Monday, 31 October 2011

Halloween and pumpkin soup

October 31st. Halloween! Witches and ghosts and goblins and evil spirits stalk the night...even if it is unseasonably mild and most of them wish they'd left their cloaks and pointed hats at home. The pumpkin is carved and sat facing out of the bay window, its mad grin ready to scare any small children brave enough to come near! From inside all we can smell is the gentle waft of singed pumpkin as the candle slowly cooks the top of his head.

Pumpkin in our house also means delicious pumpkin soup. If you've never made this before it is very simple and tastes great. First of all, you need a pumpkin. Growing them takes up a fair bit of room but the supermarkets have them by the barrel. Don't worry that they call them 'carving pumpkins' or some such rot. It will still taste just fine. Cut a lid into the pumpkin and scoop out all the seeds and stringy bits. Most recipes will then tell you to carve out the flesh from inside. If anyone knows how to do this easily then answers on a postcard please. The inside of a pumpkin is concave. My knives are not! The easiest way I've found it just to scrape it out with a spoon. Might not be as big chunks but you're going to boil it down into mush anyway. Finely dice a couple of onions and chuch them in a pan with half a packet of butter and soften for 10-15 mins. Throw in the pumpkin flesh and cook for another 20 minutes. Then pour in about 3 pints of chicken stock and add some grated nutmeg, a cinammon stick and salt and pepper. And simmer until it's all very soft. Let it cool and whizz it up with a stick blender, remembering of course to remove the cinnamon stick (which I forgot to do and had to fish the remnants out). And that's it.

Happy Halloween! Now I must go and check that bumping noise in the cellar............

Tuesday, 18 October 2011


Autumn always feels like a reflective time of year to me.  The weather is cooling down, the days are shortening and I start to take stock of everything around me. I've never bothered with new years resolutions and dislike the false bonhomie of new year intensely, but this time of year feels like a natural time to make new starts and plan ahead for the future.  We have spent the last few weekends harvesting, bottling and preserving and although we have used the harvest to make mincemeat, we are trying to keep Christmas out of our thoughts for a while yet and just enjoy the seasons as they turn. 

As I'm in a thoughtful mood, I thought I would share one of my favourite quotes, by Jerome K Jerome

"Let your boat of life be light, packed with only what you need - a homely home and simple pleasures, one or two friends, worth the name, someone to love and someone to love you, a cat, a dog, and a pipe or two enough to eat and enough to wear, and a little more than enough to drink; for thirst is a dangerous thing."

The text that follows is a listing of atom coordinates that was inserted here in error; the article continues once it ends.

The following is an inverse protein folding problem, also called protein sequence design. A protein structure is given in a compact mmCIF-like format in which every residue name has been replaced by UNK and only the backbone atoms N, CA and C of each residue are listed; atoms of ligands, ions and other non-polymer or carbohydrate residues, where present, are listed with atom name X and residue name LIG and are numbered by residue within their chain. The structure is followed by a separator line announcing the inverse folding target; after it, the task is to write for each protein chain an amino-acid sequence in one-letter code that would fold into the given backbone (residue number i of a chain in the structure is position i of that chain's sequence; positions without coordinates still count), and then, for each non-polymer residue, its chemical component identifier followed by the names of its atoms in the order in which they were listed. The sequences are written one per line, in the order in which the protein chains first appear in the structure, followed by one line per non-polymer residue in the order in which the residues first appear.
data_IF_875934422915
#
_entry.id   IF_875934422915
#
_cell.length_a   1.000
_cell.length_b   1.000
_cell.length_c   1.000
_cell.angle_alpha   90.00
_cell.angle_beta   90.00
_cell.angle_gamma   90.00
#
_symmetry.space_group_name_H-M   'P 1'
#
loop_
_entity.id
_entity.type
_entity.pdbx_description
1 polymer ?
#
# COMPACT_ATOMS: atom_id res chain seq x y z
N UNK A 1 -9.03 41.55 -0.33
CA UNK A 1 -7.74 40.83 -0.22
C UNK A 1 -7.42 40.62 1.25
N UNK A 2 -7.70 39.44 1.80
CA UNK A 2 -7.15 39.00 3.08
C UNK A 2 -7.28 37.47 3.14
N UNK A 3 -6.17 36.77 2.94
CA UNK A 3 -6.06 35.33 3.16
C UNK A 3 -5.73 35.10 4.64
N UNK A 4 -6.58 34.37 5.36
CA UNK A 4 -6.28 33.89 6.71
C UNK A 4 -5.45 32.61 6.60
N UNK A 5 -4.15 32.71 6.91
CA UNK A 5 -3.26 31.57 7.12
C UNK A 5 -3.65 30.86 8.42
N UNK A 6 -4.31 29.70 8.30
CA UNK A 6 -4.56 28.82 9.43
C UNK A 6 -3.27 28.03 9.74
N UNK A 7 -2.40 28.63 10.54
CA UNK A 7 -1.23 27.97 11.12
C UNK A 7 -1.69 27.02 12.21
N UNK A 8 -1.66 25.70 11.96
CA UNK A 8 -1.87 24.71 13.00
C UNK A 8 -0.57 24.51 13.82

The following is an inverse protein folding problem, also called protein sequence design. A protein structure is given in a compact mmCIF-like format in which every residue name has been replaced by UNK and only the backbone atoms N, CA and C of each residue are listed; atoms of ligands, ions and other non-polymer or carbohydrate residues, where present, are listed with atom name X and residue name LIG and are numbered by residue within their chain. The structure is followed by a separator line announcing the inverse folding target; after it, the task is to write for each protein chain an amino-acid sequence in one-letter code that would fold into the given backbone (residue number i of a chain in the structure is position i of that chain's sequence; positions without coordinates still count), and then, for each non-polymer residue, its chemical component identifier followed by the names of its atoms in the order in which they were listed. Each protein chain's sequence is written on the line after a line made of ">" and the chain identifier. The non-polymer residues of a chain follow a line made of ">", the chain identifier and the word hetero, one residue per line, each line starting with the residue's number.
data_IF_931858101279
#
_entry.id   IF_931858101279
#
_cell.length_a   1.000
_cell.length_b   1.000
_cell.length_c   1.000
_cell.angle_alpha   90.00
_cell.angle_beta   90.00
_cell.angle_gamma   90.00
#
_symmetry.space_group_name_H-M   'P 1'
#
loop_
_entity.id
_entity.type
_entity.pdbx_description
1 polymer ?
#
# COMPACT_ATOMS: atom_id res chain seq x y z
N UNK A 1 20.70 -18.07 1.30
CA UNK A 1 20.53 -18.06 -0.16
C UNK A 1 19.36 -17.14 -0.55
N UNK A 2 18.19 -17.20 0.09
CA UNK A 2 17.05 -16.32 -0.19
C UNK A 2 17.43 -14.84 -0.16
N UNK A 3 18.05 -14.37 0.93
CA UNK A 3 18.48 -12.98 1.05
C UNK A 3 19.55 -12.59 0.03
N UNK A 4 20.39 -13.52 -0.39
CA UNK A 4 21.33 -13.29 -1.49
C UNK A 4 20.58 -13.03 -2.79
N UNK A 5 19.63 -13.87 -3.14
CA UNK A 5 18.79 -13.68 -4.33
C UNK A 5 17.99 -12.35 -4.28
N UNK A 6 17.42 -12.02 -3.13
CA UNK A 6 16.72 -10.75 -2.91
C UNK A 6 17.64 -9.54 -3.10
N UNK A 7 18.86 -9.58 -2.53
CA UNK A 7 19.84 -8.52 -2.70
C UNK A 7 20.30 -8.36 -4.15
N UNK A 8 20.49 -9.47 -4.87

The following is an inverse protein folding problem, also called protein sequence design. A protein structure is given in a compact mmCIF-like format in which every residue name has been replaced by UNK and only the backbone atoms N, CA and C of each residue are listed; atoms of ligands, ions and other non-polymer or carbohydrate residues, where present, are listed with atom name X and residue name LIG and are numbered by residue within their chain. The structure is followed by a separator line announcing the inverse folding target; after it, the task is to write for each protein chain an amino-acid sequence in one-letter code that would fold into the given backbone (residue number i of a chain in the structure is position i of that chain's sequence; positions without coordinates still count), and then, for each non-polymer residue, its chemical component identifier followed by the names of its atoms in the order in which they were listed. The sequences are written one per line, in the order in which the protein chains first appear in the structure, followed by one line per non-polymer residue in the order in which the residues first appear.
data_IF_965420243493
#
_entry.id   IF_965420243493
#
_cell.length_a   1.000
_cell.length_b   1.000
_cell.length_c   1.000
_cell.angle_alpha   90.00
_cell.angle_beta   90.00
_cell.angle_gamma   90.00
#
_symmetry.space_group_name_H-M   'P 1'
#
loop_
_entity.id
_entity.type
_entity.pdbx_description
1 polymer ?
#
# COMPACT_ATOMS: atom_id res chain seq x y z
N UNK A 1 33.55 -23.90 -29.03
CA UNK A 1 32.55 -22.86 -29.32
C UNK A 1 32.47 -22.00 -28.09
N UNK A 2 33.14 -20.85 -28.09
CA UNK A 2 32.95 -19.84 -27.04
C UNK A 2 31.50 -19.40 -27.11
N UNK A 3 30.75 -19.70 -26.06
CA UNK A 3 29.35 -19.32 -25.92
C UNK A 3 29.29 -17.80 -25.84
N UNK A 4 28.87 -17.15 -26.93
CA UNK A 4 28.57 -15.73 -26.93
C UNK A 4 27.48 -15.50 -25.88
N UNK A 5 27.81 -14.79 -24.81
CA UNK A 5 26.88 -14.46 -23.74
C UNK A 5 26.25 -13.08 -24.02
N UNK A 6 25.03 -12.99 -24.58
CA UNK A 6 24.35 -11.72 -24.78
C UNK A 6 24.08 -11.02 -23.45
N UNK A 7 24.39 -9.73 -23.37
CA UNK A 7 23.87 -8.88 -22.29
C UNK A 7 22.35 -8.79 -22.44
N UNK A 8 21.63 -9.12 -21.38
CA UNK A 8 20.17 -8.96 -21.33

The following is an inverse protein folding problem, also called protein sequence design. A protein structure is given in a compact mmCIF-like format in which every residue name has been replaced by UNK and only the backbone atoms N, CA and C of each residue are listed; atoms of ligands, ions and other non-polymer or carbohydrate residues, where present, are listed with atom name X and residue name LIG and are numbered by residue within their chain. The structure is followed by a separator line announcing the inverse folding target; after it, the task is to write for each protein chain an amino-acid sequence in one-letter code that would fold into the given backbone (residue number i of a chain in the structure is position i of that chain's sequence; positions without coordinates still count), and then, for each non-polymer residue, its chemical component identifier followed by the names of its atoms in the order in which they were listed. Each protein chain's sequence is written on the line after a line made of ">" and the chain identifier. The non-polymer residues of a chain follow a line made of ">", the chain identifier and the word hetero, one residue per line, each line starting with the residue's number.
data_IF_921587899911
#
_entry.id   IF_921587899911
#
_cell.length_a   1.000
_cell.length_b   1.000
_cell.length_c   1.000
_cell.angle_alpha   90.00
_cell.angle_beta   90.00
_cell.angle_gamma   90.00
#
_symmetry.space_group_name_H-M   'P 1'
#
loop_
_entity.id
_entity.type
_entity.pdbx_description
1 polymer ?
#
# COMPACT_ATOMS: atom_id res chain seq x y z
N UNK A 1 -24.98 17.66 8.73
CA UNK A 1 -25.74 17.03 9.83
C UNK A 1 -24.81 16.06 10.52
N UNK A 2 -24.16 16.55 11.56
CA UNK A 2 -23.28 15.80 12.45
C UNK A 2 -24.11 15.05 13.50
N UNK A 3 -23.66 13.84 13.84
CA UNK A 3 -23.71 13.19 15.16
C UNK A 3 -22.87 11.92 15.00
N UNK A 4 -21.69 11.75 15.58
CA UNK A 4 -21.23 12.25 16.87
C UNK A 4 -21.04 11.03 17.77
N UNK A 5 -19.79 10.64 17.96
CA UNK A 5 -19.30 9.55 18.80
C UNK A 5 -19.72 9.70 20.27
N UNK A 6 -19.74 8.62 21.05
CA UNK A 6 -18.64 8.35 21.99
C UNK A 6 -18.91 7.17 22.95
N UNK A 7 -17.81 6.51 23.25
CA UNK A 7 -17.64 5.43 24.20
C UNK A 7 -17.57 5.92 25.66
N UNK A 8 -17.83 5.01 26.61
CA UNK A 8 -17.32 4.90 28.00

Saturday, 8 October 2011

Japonica Quince Jelly experiment

Just sat down from several hours of work turning hard green/yellow uninspiring looking Japonica quinces into a quince jelly.  They were boiled for some hours on a low heat, strained, strained again through muslin and then boiled with sugar until reaching a setting temperature.  At the end of all this is a rather beautiful red/golden colour jelly...

Monday, 3 October 2011

My first try at making mincemeat...

I mentioned in an earlier post that we had decided to make our own mincemeat this year, so I wanted to post the during and after pictures.  I used Delia Smith's recipe which was pretty simple to follow, I just adjusted it to add hazelnuts instead of almonds as we have a glut of hazels.   If anyone has any interesting ideas of what to do with hazelnuts, do let me know!

Here is the mincemeat before it was cooked:

And here it is after being bottled:

I had to do a quick taste test and it tasted rather good, so here's hoping it is splendid by the time we make our pies at Christmas.

Saturday, 1 October 2011

Michelmas madness

During the past week was the day of Michaelmas, the Feast of St Michael and traditionally the beginning of Autumn. The "season of mists and mellow fruitfulness" according to Keats, although he may have had second thoughts if he'd been around this Michaelmas. 23C at Hazel Cottage (that's 73F in old money) and bright blue skies!  

Venturing forth into the garden at this time of year you run the risk of walking smack bang into one of the dozens of spider webs that the crab spiders spend each night spinning across our gateways, paths and hedges. We've taken to keeping a stick by the back door so we can clear a path.

In the veg garden we pulled the last few beetroots and carrots. The beetroot has been a great success despite a dose of beet leaf miner early in the season. We've several jars of lightly pickled ones in the store cupboard and the rest went into chocolate and beetroot cakes. Cabbages, onions, squashes and the unending supply of silver beet are still providing colour and even the courgette is making the most of the late warmth to provide a few more fruits.

Making mincemeat on an record-breakingly warm October day is quite a surreal experience.  All around us are piles of apples and pears and the japonica quinces and hazelnuts have taken over the spare bed to ripen.  As we chopped nuts and mixed spices into the glistening mincemeat, the sun was beating fiercely upon the window and it felt like mid summer.  Although its lovely to see people enjoying the sun, we can't help but yearn for more seasonal autumn weather.